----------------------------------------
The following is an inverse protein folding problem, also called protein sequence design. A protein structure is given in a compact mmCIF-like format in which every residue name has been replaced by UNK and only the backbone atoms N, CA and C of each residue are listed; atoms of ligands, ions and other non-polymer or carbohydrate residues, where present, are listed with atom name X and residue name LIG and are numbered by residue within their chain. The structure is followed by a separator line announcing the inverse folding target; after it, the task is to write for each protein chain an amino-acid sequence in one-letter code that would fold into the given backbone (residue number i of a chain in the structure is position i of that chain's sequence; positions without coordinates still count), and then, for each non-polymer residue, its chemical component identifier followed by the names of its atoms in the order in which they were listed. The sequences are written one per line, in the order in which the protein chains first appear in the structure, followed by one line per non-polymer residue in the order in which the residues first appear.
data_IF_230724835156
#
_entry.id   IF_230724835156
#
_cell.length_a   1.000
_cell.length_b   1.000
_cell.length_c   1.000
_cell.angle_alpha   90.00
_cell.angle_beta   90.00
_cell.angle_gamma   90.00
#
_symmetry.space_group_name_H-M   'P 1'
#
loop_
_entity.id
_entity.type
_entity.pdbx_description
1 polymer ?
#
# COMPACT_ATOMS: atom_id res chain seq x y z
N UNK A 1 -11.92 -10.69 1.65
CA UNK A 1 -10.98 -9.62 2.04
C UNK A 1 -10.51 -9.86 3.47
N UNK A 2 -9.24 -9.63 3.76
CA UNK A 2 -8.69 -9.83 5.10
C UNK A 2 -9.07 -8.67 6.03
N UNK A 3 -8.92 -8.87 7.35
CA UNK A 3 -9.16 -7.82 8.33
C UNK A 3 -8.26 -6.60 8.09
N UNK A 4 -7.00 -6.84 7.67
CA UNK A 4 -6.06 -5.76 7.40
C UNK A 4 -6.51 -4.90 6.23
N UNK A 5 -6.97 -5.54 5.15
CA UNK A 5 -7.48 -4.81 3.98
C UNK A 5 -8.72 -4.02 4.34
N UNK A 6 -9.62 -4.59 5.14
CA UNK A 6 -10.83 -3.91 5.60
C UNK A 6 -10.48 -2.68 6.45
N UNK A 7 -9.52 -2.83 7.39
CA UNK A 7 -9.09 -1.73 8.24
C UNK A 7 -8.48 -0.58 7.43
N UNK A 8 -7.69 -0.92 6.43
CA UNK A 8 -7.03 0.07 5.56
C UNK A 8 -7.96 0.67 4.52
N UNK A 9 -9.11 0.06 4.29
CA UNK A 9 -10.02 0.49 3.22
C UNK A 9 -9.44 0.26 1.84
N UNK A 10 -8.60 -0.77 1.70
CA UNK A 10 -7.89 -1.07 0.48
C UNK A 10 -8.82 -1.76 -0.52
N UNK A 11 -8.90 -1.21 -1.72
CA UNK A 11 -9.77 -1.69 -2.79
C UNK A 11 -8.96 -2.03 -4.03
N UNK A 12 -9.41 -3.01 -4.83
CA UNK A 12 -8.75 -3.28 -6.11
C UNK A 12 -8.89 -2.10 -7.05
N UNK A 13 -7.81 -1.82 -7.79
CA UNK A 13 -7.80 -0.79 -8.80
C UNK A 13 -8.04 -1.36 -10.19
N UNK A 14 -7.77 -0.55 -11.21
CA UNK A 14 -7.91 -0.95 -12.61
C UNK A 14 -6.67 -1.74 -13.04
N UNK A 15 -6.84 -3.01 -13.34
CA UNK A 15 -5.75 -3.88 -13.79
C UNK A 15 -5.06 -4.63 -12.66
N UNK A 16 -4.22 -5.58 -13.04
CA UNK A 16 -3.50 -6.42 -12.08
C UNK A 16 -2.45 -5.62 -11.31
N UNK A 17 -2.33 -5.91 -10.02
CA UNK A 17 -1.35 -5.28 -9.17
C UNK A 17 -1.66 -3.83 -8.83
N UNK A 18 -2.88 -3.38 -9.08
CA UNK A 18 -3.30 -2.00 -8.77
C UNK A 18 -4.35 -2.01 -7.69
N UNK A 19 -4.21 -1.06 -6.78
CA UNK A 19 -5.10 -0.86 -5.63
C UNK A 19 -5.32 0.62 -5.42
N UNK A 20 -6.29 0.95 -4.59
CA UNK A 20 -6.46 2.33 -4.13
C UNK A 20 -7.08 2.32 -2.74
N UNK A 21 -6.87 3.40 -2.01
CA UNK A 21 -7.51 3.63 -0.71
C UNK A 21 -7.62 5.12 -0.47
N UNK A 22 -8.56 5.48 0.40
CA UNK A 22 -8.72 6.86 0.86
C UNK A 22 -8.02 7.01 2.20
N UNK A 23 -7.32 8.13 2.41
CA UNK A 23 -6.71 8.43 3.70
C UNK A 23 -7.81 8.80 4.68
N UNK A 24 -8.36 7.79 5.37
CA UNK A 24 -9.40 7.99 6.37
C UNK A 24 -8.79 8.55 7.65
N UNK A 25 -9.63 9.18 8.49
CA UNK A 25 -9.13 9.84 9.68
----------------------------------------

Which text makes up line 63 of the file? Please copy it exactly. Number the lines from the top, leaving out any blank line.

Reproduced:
C UNK A 14 -6.67 -1.74 -13.04